English court jails policeman over insurance fraud
Thursday, July 1, 2010
A court in England, UK has jailed a policeman for ten months after he was convicted of defrauding his car insurance company.
Police Constable Simon Hood, 43, arranged for a friend who dealt in scrap metal to dispose of his Audi TT, then claimed it had been stolen.
Hood had been disappointed with the car’s value when he tried to sell it two years after its purchase in 2008. He arranged for friend Peter Marsh, 41, to drive the vehicle to his scrapyard in Great Yarmouth, Norfolk. Marsh then dismantled the vehicle with the intent of disposing of it, but parts were later found wrapped in bubblewrap at Ace Tyre and Exhaust Centre.
Marsh picked up the TT from outside nearby Gorleston police station. Records show mobile phone conversations between the conspirators that day in March, both before and after the vehicle was reported stolen. The pair denied wrongdoing but were convicted of conspiring to commit insurance fraud after trial.
The fraud was uncovered after Hood told former girlfriend Suzanne Coates of the scheme. It was alleged before Norwich Crown Court that he had confessed to her in an effort to resume their relationship. Coates said that after the pseudotheft, Hood told her “he didn’t want to look for it. He said it would be like looking for a needle in a haystack, which I thought was a bit strange.”
|You knew throughout your career that policemen that get involved in serious dishonesty get sent to prison|
Shortly afterwards Hood suggested they should become a couple once more, she said; she challenged his version of events regarding the car: “He said he did it but I couldn’t tell anyone. He said he did it with Peter. Peter had a key and took the car away and it was going to be taken to bits and got rid of so it was never found.”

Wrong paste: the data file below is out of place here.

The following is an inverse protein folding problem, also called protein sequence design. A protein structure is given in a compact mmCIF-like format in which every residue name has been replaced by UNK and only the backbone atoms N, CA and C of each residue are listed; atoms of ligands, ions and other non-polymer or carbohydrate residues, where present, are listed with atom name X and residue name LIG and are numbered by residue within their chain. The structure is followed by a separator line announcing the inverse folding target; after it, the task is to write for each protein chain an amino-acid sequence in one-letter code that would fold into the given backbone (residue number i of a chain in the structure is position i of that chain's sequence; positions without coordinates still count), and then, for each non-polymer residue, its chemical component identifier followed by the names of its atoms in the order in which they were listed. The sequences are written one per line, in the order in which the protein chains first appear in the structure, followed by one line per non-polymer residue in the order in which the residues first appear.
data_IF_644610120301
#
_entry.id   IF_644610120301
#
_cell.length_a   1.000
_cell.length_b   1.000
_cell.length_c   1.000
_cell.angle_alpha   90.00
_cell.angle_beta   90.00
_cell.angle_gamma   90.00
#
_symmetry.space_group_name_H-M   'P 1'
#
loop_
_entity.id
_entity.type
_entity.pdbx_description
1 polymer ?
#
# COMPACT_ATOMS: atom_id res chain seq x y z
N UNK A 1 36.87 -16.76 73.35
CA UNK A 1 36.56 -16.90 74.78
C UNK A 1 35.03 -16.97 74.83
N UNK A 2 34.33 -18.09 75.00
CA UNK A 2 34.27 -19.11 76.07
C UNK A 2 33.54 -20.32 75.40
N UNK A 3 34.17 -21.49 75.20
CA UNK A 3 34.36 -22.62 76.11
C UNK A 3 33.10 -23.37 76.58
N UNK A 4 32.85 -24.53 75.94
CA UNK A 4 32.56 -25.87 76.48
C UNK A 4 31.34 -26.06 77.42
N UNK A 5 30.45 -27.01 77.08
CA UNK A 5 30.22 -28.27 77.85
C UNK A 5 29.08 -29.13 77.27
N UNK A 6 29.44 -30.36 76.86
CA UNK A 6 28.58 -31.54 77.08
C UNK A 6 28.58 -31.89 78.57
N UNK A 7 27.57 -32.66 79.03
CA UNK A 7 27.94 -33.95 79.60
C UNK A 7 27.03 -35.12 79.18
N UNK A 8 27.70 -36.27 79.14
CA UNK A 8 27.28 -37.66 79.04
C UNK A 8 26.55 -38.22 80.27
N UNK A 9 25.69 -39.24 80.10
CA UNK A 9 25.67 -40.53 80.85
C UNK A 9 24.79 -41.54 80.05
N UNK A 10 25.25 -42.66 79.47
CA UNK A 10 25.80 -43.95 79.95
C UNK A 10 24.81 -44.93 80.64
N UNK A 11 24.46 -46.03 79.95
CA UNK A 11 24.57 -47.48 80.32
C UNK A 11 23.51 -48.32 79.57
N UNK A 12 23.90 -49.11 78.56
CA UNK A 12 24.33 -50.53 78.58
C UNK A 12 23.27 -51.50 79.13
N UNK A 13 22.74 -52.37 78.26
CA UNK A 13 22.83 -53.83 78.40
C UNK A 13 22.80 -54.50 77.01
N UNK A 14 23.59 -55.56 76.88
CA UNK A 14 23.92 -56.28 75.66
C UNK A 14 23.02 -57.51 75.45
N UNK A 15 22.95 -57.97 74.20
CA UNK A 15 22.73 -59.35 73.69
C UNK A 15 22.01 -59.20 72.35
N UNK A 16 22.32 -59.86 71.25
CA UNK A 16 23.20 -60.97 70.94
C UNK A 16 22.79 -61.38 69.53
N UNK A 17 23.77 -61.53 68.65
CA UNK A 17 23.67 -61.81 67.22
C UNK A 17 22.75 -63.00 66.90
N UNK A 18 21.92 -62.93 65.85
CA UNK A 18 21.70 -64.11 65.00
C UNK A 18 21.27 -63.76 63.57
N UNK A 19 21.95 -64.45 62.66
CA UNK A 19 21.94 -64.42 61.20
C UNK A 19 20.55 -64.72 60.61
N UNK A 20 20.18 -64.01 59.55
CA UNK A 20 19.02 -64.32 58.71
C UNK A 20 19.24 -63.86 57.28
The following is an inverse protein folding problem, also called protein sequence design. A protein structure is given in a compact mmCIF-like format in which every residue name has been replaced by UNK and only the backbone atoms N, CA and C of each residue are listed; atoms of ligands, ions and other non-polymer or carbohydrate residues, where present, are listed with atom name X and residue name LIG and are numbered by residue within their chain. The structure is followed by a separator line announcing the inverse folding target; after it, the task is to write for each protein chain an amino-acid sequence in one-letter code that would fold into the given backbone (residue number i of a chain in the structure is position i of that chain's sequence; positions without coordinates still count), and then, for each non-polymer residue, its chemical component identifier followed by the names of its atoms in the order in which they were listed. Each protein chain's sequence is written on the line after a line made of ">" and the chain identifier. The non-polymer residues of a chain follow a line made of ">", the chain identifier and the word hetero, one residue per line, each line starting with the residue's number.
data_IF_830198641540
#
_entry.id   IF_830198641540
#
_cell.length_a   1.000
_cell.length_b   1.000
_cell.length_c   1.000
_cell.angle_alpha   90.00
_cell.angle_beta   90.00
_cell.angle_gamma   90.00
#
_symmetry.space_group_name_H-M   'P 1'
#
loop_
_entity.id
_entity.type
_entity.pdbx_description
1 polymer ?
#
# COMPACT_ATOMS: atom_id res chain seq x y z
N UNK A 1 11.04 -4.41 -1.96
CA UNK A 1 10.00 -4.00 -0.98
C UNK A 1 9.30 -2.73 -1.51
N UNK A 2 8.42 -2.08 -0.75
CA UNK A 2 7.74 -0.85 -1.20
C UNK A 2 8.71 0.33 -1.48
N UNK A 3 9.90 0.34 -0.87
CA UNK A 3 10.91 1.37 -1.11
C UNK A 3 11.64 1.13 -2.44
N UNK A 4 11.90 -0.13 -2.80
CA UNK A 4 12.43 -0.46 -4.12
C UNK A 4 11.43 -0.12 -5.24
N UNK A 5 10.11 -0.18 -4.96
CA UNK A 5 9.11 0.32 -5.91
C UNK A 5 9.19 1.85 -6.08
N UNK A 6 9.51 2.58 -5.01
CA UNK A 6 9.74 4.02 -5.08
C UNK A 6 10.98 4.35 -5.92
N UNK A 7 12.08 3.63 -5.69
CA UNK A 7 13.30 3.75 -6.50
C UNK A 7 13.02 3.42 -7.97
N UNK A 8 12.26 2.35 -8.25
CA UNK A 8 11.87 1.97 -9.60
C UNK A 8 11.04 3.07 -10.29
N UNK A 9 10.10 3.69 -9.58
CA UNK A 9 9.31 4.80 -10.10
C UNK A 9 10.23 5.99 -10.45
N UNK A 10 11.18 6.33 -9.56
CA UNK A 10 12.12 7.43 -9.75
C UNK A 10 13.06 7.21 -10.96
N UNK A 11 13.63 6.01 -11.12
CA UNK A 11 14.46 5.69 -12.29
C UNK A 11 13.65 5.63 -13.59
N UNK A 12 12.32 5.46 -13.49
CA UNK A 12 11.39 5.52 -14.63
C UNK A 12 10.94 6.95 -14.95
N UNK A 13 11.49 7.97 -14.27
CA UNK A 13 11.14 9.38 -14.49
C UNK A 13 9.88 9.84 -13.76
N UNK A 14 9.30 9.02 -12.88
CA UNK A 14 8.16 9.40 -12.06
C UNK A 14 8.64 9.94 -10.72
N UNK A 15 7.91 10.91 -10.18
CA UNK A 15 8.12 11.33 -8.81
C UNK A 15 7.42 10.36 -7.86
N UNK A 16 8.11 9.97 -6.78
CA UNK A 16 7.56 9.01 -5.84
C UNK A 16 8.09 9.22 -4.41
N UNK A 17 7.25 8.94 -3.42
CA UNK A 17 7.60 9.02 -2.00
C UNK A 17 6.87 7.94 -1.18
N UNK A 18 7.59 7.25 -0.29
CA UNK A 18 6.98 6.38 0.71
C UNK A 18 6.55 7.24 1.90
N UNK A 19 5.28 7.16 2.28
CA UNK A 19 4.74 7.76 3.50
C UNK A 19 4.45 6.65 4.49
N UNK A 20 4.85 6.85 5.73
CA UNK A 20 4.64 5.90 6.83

Hood was defended by Michael Clare and Marsh by Richard Potts. Both lawyers told the court that their clients had already suffered as a result of the action in mitigation before sentencing. Clare said Hood had resigned from the police after fifteen years of otherwise good service and risked losing his pension. “It is not a case where his position as a police officer was used in order to facilitate the fraud,” he pointed out. “His career is in ruins.” Hood is now pursuing a career in plumbing.
Potts defended Marsh by saying that he, too, had already suffered from his actions. His own insurers are refusing to renew their contract with him when it expires and his bank withdrew its overdraft facility. His business employs 21 people and Potts cited Marsh’s sponsorship of Great Yarmouth In Bloom as amongst evidence he supported his local community.
Judge Alasdair Darroch told Marsh that he did accept the man was attempting to help his friend. He sentenced Marsh to six months imprisonment, suspended for two years and ordered to carry out 250 hours of community service. He was more critical of Hood:
“As a police officer you know the highest possible standards are demanded by the public. You have let down the force. You knew throughout your career that policemen that get involved in serious dishonesty get sent to prison.”